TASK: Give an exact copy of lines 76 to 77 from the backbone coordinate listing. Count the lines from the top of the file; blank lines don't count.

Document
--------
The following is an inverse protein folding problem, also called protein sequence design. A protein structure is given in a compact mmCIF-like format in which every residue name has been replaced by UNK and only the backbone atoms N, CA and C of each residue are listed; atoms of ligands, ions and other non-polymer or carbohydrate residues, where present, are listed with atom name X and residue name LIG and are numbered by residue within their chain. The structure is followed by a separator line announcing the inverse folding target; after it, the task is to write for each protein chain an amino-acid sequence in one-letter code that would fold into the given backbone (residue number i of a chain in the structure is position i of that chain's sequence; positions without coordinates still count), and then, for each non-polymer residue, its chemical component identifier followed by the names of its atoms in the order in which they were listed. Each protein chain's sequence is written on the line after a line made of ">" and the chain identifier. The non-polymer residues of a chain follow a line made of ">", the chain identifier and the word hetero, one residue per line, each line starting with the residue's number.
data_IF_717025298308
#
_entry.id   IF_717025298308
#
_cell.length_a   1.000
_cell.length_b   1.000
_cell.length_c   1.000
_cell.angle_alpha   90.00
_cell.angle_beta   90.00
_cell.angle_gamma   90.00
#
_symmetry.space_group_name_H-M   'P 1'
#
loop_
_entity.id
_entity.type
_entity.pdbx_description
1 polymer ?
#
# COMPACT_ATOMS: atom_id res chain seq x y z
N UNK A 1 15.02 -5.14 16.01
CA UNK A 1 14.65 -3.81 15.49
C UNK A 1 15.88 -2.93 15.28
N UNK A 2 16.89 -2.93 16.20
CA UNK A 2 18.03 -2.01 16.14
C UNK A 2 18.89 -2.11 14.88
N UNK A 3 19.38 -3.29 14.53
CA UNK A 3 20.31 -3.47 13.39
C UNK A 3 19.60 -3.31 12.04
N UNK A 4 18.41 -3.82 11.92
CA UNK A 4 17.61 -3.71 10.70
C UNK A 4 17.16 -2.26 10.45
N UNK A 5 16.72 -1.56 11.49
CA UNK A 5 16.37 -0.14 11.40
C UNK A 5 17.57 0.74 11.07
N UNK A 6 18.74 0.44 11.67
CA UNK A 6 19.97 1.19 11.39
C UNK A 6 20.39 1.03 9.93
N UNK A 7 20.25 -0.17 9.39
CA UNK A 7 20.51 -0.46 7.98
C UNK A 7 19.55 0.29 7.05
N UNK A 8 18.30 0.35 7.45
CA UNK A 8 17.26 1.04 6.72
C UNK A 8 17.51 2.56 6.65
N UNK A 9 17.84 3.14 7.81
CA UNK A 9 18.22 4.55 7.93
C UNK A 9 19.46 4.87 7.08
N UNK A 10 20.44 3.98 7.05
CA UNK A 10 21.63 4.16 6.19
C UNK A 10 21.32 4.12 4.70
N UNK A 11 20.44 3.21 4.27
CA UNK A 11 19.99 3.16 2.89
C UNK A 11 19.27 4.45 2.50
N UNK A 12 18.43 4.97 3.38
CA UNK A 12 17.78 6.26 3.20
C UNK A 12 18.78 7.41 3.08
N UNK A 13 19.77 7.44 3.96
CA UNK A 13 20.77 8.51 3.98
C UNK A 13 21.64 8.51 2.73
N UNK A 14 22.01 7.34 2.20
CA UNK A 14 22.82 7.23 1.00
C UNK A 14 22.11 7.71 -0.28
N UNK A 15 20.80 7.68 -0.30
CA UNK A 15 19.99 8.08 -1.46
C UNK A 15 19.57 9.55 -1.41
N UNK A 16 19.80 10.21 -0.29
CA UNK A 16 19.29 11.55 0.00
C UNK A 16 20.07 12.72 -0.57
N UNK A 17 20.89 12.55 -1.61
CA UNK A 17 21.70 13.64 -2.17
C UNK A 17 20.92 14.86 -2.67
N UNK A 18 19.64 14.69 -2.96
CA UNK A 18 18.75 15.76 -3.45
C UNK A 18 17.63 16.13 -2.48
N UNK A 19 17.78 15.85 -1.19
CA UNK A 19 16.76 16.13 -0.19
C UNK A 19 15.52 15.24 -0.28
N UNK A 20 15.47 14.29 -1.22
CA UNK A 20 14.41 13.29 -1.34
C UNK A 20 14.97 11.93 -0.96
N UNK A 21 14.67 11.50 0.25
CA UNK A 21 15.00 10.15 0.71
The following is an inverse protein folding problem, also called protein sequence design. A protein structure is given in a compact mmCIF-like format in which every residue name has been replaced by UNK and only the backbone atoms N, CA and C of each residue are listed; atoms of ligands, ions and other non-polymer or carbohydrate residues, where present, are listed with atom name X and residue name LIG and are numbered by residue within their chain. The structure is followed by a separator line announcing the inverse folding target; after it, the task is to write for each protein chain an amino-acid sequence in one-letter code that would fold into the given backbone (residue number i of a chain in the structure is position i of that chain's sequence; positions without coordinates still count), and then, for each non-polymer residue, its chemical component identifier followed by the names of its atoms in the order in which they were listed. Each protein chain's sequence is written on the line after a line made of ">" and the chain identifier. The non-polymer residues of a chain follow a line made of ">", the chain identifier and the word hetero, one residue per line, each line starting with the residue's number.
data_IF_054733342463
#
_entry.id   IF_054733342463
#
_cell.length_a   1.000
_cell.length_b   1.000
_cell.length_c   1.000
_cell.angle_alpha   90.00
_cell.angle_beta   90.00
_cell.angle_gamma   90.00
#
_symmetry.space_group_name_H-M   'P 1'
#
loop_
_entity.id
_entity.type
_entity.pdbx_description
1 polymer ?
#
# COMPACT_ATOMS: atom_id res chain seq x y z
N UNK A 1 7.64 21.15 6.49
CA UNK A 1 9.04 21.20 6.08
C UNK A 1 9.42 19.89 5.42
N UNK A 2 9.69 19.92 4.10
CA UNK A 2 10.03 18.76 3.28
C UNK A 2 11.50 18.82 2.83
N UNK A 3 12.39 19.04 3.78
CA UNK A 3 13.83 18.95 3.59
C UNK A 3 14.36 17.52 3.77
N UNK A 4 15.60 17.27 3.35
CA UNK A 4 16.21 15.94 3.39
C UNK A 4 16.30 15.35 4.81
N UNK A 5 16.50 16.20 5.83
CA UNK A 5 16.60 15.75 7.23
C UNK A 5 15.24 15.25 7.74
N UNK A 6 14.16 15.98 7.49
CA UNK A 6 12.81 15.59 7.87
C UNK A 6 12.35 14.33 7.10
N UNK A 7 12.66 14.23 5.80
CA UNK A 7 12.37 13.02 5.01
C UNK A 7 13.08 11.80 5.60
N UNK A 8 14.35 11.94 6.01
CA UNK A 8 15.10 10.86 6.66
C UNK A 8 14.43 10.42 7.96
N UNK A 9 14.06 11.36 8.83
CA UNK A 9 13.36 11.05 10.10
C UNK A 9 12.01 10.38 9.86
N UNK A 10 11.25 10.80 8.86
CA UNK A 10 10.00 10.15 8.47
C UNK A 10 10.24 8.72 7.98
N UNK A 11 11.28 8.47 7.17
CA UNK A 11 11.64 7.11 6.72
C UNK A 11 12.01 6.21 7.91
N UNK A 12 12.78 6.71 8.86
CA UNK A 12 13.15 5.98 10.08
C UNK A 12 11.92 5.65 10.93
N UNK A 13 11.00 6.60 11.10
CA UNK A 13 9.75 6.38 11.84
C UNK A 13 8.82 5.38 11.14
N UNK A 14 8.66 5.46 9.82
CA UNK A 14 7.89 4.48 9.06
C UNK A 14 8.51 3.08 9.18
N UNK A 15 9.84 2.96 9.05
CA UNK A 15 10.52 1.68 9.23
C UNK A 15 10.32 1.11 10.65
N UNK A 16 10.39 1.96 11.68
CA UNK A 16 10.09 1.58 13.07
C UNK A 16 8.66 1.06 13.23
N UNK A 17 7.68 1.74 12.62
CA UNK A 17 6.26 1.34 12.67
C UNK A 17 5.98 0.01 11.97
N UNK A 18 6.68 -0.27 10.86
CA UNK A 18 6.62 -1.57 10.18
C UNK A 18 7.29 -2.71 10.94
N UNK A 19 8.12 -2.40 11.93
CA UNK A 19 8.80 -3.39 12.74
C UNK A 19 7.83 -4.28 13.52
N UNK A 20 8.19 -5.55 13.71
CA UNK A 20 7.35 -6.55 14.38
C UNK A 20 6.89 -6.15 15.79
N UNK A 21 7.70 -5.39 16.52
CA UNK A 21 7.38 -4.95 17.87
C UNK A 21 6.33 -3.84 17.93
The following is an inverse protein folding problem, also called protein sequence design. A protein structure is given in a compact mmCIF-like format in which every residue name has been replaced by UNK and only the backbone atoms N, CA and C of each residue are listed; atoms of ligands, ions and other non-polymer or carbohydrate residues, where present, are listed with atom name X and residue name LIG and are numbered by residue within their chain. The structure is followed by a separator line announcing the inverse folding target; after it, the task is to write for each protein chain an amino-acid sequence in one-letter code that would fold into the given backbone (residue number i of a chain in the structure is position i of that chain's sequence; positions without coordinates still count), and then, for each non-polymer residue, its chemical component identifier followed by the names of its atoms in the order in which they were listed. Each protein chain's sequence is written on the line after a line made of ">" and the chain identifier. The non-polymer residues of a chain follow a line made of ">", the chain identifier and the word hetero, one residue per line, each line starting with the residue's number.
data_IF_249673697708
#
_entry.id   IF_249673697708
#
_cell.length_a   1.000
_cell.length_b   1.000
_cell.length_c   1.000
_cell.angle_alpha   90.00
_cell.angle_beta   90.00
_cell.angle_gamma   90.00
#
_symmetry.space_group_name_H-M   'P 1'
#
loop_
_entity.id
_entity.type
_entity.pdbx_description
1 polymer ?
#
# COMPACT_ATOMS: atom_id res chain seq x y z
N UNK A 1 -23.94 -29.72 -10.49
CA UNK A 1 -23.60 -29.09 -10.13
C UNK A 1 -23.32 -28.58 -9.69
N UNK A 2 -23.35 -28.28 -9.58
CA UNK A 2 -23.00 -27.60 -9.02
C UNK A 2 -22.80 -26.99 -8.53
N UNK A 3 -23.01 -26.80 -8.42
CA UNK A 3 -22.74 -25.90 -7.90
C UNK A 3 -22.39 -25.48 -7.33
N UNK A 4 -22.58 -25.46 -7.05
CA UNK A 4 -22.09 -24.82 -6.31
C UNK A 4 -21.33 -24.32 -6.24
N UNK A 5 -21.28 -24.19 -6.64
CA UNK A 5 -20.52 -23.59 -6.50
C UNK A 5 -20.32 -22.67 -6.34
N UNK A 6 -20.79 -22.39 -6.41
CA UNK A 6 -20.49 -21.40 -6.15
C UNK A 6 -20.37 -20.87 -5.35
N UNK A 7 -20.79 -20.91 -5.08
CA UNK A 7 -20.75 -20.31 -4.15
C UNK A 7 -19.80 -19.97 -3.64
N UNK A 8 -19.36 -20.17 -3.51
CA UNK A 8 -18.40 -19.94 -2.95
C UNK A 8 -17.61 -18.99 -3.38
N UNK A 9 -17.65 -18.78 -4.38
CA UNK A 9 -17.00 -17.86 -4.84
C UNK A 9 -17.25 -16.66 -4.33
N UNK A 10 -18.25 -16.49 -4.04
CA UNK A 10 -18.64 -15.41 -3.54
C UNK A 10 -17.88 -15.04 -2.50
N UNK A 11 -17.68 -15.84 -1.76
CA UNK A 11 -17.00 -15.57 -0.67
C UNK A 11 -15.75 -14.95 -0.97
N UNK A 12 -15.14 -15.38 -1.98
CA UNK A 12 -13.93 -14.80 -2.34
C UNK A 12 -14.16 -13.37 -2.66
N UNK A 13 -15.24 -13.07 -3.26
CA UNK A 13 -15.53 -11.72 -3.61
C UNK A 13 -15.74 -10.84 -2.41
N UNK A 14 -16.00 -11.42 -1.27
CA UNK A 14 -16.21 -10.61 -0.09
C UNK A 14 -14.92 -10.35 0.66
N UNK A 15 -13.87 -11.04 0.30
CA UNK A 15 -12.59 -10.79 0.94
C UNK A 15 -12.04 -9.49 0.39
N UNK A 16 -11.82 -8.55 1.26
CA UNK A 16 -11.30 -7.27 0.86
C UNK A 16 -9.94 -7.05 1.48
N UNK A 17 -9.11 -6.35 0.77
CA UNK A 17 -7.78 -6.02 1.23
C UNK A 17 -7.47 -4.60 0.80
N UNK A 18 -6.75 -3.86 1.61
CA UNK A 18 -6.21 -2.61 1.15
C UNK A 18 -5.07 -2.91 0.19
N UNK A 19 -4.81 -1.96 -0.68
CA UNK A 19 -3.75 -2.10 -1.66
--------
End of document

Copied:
N UNK A 19 17.78 15.85 -1.19
CA UNK A 19 16.76 16.13 -0.19